One need not go as far as Martinez-Lugo did in urging other courts to adopt its holding. In characterizing the commentary as conflicting with the guideline, the court appeared to assume that “distribution” and “distribute” had to include sharing and/or giving away for no remuneration. This is certainly one reasonable interpretation of “distribute,” but it isn’t necessarily the only one. An alternative intepretation of “distribute” – and arguably one more in accord with the “everyday understanding,” to track the language of Moncrieffe – is commercial-type sales activity. If “distribute” is interpreted to mean this, the conflict which the Martinez-Lugo court assumed to exist goes away and one doesn’t need to get to the point of affirmatively rejecting guidelines commentary. One can simply reconcile the commentary with the language of the guideline. Cf. United States v. O’Brien, 50 F.3d 751, 755 (9th Cir. 1995) (construing commentary to avoid conflict with “vulnerable victim” guideline).
Martinez-Lugo has a potentially broad sweep because the Georgia statute is hardly unique in criminalizing sharing or giving away drugs for no remuneration. One additional example can be found here in California. The marijuana and other drug statutes here criminalize not only “sell[ing]” but also – in the same statute – “furnish[ing],” “administer[ing],” and “giv[ing] away.” Cal. Health & Safety Code §§ 11352, 11360. And it wouldn’t surprise me if there’s a number of other states with statutes that go beyond actual sale, though I haven’t done a 50-state survey.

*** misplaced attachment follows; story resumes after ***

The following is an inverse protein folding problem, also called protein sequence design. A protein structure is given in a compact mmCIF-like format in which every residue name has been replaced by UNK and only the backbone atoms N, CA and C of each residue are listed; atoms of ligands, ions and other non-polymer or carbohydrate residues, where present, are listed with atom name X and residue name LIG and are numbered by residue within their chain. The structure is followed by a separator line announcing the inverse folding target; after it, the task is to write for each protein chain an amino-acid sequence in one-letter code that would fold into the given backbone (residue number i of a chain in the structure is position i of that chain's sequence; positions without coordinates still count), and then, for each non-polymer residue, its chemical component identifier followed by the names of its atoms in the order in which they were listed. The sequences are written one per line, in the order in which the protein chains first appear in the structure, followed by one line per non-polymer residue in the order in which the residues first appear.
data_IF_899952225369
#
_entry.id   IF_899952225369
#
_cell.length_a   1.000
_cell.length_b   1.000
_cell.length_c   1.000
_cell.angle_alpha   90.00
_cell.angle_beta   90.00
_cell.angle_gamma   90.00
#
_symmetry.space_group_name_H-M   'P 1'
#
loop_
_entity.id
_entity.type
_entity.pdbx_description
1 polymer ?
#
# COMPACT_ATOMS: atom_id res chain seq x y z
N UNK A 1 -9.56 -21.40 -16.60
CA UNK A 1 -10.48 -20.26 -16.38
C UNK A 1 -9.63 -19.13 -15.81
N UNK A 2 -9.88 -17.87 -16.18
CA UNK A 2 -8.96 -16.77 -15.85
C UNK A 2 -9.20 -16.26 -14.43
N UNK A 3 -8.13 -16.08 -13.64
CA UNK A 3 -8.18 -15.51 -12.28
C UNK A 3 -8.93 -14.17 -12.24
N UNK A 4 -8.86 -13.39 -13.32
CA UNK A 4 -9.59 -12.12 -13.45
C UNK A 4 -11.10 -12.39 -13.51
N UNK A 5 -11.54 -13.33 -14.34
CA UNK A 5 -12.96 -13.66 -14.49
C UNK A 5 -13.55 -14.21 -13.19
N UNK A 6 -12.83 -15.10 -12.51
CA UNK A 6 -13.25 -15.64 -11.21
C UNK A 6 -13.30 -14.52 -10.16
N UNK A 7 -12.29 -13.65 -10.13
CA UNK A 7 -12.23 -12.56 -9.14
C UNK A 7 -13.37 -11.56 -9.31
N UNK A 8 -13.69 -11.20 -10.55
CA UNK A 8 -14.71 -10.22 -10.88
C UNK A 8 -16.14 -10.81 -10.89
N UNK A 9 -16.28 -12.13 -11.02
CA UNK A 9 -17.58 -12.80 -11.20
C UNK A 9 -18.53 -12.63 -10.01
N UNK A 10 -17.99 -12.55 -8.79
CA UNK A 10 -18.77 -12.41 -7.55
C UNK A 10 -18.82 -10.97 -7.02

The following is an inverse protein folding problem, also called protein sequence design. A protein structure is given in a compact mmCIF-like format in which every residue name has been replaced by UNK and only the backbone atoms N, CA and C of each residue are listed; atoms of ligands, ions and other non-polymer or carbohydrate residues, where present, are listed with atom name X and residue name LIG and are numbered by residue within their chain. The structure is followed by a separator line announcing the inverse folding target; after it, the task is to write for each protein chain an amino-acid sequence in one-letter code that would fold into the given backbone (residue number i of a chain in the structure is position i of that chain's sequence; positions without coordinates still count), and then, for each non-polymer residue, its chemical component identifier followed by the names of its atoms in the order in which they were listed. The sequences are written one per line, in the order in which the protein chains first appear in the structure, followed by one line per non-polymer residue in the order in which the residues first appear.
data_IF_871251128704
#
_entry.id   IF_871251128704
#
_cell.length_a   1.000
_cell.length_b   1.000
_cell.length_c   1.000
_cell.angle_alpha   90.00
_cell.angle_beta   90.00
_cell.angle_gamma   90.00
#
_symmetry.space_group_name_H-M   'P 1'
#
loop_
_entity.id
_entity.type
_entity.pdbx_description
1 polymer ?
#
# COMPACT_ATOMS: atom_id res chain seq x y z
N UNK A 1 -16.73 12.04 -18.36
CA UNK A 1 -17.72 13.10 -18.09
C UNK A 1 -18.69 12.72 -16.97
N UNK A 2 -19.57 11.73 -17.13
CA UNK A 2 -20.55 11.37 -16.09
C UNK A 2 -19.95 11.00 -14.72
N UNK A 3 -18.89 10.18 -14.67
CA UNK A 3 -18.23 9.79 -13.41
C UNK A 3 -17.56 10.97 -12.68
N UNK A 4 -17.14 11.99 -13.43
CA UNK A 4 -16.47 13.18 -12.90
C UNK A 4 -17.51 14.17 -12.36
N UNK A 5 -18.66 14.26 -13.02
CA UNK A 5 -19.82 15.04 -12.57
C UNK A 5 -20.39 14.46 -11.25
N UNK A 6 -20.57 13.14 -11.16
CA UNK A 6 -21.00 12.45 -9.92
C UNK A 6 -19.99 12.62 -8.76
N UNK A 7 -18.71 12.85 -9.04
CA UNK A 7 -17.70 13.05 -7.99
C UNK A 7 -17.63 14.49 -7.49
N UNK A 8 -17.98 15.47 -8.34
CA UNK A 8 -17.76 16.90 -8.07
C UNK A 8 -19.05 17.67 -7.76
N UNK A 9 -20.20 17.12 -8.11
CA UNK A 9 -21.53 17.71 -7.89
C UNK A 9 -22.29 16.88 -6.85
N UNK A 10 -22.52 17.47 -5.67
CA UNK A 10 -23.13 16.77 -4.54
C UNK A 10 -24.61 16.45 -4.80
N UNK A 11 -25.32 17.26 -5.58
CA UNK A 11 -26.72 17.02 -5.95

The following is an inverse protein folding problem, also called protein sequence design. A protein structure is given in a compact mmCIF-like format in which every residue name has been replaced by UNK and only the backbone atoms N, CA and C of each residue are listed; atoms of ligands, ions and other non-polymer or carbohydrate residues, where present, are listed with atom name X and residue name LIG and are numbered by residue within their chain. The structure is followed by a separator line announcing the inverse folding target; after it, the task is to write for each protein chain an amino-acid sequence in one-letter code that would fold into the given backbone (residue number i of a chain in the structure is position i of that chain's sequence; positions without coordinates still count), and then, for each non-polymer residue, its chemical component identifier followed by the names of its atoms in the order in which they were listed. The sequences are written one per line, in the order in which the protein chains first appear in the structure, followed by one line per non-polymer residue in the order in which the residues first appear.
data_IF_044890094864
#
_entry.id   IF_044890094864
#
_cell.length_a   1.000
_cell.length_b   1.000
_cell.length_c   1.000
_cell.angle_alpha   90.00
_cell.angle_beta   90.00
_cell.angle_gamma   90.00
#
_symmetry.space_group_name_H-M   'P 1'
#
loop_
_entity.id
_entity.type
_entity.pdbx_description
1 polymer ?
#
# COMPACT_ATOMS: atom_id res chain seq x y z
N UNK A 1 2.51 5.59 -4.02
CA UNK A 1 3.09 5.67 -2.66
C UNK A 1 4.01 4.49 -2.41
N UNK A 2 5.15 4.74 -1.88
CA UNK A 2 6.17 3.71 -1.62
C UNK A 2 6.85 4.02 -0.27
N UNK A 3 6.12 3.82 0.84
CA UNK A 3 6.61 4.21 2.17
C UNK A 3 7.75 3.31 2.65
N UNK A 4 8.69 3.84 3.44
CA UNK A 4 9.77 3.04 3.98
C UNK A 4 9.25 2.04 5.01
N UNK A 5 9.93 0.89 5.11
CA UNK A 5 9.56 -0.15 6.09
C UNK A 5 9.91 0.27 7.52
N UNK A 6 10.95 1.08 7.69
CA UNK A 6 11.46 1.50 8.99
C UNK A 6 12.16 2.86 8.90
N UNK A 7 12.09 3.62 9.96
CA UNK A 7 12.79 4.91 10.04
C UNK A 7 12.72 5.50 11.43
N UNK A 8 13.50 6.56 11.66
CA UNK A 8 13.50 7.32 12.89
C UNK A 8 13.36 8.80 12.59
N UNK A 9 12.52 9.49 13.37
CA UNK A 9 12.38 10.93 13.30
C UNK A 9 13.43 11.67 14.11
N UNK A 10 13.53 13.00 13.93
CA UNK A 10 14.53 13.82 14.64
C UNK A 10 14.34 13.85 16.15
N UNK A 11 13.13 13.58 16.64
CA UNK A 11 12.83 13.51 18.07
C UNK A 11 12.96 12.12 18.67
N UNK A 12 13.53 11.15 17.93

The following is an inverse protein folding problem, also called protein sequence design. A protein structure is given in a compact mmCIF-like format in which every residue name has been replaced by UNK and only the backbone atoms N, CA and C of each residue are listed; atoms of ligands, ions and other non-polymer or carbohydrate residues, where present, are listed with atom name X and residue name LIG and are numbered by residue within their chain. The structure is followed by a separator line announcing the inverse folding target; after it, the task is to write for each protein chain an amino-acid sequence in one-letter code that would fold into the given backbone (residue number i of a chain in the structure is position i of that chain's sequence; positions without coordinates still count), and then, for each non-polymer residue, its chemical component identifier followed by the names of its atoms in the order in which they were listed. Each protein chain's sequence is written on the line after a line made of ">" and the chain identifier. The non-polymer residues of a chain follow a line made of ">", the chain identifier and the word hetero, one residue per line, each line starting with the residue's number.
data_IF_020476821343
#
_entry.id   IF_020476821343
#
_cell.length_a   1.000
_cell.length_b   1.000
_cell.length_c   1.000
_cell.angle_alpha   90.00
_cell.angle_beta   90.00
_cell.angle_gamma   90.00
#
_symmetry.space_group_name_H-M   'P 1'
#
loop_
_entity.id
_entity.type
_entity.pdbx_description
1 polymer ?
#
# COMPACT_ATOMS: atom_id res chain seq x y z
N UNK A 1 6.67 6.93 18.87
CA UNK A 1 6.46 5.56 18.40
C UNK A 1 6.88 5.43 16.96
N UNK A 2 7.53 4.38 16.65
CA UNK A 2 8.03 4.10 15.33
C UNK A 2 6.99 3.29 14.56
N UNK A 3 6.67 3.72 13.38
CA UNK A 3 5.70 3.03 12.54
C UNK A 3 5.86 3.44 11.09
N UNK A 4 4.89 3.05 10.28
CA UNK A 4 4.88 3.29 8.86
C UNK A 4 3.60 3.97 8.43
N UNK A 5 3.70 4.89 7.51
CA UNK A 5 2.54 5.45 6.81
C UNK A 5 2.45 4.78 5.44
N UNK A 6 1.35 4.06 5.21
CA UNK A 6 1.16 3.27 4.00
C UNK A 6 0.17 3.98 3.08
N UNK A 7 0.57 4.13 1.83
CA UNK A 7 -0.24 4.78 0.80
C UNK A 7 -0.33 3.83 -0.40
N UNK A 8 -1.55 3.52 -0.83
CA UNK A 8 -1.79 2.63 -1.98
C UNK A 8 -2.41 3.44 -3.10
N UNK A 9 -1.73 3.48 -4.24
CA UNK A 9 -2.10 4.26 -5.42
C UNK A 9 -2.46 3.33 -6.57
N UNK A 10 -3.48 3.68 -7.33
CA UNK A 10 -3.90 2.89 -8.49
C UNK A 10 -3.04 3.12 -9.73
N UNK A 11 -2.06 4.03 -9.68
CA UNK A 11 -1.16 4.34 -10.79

Of course, in most cases, what the defendant actually did was probably selling. But there’s multiple hurdles the government will have to overcome to use that in your client’s case, arising out of the limits of the categorical approach and modified categorical approach as most recently explained in Descamps v. United States, 133 S. Ct. 2276 (2013). First, a conviction under California Health and Safety Code § 11352 or § 11360, to use those as examples, won’t be able to qualify under the categorical approach because of the statute’s inclusion of “giv[ing] away” (and possibly even “administer[ing] and “furnish[ing],” depending on what those things mean). Second, again using the California statutes as examples, the modified categorical approach can be used to narrow the conduct to “selling” only if the statute is “divisible”; the statute can be found to be divisible only if jury unanimity is required on which of the selling/ furnishing/administering/giving away alternatives the defendant did (see the post entitled, “More on Descamps,” in the September 2013 link at the right and the post entitled, “The Ninth Circuit Agrees With Us on What Divisibility Means Under Descamps,” in the October 2014 link at the right); and there’s a strong argument that California doesn’t require that unanimity (see the post entitled, “Another Descamps Angle on a California Drug Statute” in the May 2014 link at the right). Third, even if the modified categorical approach can be used, the government will have to come up with court records that show a court or jury found and/or a defendant specifically admitted the selling alternative.
So think about making this argument in our circuit and others. If they can do it in the Fifth with the Georgia statute, they can do it here with the California and possibly other statutes.